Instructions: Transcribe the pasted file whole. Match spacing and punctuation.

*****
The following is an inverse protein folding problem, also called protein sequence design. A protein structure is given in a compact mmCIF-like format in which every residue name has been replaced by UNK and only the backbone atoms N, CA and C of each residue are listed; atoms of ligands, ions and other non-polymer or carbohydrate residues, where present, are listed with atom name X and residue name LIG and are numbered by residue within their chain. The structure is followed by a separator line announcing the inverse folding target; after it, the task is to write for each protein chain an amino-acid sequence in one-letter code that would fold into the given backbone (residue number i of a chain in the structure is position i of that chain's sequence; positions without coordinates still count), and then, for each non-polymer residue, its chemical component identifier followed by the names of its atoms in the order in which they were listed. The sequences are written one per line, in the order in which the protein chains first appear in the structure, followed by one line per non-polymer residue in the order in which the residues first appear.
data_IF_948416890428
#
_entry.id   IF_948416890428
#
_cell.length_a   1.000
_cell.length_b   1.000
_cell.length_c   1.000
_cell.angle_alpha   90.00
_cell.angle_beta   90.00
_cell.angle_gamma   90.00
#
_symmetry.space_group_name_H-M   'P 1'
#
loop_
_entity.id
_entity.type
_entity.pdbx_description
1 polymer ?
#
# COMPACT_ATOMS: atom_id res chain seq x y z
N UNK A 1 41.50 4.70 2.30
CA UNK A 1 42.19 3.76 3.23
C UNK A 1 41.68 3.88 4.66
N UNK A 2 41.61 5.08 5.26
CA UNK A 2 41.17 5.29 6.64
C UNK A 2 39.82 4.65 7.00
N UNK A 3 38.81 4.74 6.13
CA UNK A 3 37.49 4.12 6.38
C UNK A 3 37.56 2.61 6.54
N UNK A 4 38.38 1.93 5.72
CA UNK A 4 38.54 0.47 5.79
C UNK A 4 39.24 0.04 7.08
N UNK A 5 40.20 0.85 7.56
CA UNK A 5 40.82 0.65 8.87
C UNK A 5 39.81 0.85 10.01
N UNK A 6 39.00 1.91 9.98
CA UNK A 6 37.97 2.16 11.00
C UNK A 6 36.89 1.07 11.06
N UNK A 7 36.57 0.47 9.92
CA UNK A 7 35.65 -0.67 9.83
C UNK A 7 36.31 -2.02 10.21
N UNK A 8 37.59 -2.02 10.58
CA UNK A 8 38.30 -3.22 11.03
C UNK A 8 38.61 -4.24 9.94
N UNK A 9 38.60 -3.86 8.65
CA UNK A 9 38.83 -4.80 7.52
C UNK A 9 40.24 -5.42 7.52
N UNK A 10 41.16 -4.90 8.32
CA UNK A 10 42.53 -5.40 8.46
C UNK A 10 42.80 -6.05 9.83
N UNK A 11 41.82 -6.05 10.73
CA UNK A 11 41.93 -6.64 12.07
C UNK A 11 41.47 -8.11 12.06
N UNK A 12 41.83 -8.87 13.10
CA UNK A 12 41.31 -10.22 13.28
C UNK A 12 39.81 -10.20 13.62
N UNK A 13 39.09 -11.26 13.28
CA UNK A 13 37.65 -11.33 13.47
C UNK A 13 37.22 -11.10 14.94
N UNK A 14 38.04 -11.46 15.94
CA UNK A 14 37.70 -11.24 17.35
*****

The following is an inverse protein folding problem, also called protein sequence design. A protein structure is given in a compact mmCIF-like format in which every residue name has been replaced by UNK and only the backbone atoms N, CA and C of each residue are listed; atoms of ligands, ions and other non-polymer or carbohydrate residues, where present, are listed with atom name X and residue name LIG and are numbered by residue within their chain. The structure is followed by a separator line announcing the inverse folding target; after it, the task is to write for each protein chain an amino-acid sequence in one-letter code that would fold into the given backbone (residue number i of a chain in the structure is position i of that chain's sequence; positions without coordinates still count), and then, for each non-polymer residue, its chemical component identifier followed by the names of its atoms in the order in which they were listed. The sequences are written one per line, in the order in which the protein chains first appear in the structure, followed by one line per non-polymer residue in the order in which the residues first appear.
data_IF_948416890428
#
_entry.id   IF_948416890428
#
_cell.length_a   1.000
_cell.length_b   1.000
_cell.length_c   1.000
_cell.angle_alpha   90.00
_cell.angle_beta   90.00
_cell.angle_gamma   90.00
#
_symmetry.space_group_name_H-M   'P 1'
#
loop_
_entity.id
_entity.type
_entity.pdbx_description
1 polymer ?
#
# COMPACT_ATOMS: atom_id res chain seq x y z
N UNK A 1 41.50 4.70 2.30
CA UNK A 1 42.19 3.76 3.23
C UNK A 1 41.68 3.88 4.66
N UNK A 2 41.61 5.08 5.26
CA UNK A 2 41.17 5.29 6.64
C UNK A 2 39.82 4.65 7.00
N UNK A 3 38.81 4.74 6.13
CA UNK A 3 37.49 4.12 6.38
C UNK A 3 37.56 2.61 6.54
N UNK A 4 38.38 1.93 5.72
CA UNK A 4 38.54 0.47 5.79
C UNK A 4 39.24 0.04 7.08
N UNK A 5 40.20 0.85 7.56
CA UNK A 5 40.82 0.65 8.87
C UNK A 5 39.81 0.85 10.01
N UNK A 6 39.00 1.91 9.98
CA UNK A 6 37.97 2.16 11.00
C UNK A 6 36.89 1.07 11.06
N UNK A 7 36.57 0.47 9.92
CA UNK A 7 35.65 -0.67 9.83
C UNK A 7 36.31 -2.02 10.21
N UNK A 8 37.59 -2.02 10.58
CA UNK A 8 38.30 -3.22 11.03
C UNK A 8 38.61 -4.24 9.94
N UNK A 9 38.60 -3.86 8.65
CA UNK A 9 38.83 -4.80 7.52
C UNK A 9 40.24 -5.42 7.52
N UNK A 10 41.16 -4.90 8.32
CA UNK A 10 42.53 -5.40 8.46
C UNK A 10 42.80 -6.05 9.83
N UNK A 11 41.82 -6.05 10.73
CA UNK A 11 41.93 -6.64 12.07
C UNK A 11 41.47 -8.11 12.06
N UNK A 12 41.83 -8.87 13.10
CA UNK A 12 41.31 -10.22 13.28
C UNK A 12 39.81 -10.20 13.62
N UNK A 13 39.09 -11.26 13.28
CA UNK A 13 37.65 -11.33 13.47
C UNK A 13 37.22 -11.10 14.94
N UNK A 14 38.04 -11.46 15.94
CA UNK A 14 37.70 -11.24 17.35